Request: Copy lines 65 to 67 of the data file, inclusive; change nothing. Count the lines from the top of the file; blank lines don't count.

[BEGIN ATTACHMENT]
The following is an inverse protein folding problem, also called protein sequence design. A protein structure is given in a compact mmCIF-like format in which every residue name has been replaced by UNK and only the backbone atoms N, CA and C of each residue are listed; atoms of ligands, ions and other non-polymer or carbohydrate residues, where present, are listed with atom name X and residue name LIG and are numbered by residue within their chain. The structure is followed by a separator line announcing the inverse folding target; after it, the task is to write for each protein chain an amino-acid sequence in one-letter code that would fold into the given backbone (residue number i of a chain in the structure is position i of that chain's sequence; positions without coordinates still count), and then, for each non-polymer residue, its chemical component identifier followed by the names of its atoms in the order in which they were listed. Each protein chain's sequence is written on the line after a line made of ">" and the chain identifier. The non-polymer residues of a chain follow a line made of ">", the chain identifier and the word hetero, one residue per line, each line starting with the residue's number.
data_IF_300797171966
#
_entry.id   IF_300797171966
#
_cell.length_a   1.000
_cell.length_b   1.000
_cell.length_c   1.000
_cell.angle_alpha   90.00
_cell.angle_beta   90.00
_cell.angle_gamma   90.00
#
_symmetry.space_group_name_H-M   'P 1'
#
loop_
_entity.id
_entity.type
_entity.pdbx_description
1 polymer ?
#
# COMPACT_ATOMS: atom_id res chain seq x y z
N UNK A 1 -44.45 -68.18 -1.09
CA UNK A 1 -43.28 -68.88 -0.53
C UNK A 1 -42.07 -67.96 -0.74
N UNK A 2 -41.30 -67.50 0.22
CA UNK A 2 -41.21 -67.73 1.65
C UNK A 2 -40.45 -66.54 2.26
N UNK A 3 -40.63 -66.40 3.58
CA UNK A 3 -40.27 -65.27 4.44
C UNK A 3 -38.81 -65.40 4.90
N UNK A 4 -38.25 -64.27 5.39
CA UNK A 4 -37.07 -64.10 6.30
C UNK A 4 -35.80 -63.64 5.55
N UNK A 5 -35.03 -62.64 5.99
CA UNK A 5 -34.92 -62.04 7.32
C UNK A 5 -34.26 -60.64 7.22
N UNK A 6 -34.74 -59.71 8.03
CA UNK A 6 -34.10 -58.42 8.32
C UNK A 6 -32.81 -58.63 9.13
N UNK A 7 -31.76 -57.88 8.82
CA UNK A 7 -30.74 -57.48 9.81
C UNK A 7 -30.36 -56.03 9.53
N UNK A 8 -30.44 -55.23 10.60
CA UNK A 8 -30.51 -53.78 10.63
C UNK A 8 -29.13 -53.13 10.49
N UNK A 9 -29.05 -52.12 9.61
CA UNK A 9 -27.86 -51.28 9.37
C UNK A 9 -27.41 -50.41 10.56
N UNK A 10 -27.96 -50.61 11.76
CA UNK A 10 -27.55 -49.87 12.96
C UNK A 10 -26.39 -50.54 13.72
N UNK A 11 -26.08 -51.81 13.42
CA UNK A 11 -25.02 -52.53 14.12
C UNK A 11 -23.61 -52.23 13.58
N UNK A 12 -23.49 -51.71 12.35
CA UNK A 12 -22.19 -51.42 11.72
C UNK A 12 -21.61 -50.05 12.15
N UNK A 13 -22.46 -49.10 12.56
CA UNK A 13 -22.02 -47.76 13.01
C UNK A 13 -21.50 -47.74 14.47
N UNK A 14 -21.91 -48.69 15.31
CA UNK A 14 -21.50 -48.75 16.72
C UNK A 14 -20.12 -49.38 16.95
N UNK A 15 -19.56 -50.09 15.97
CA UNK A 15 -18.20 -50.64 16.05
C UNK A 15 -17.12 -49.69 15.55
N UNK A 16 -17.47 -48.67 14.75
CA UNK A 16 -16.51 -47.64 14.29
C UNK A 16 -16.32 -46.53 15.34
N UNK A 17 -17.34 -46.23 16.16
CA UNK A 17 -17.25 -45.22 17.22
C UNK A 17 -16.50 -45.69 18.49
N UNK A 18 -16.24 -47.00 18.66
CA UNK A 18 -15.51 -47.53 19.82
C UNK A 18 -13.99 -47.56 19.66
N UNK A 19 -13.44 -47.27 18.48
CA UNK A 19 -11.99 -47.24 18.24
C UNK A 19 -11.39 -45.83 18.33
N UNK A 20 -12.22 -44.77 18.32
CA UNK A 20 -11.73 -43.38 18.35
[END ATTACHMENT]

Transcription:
CA UNK A 15 -18.20 -50.64 16.05
C UNK A 15 -17.12 -49.69 15.55
N UNK A 16 -17.47 -48.67 14.75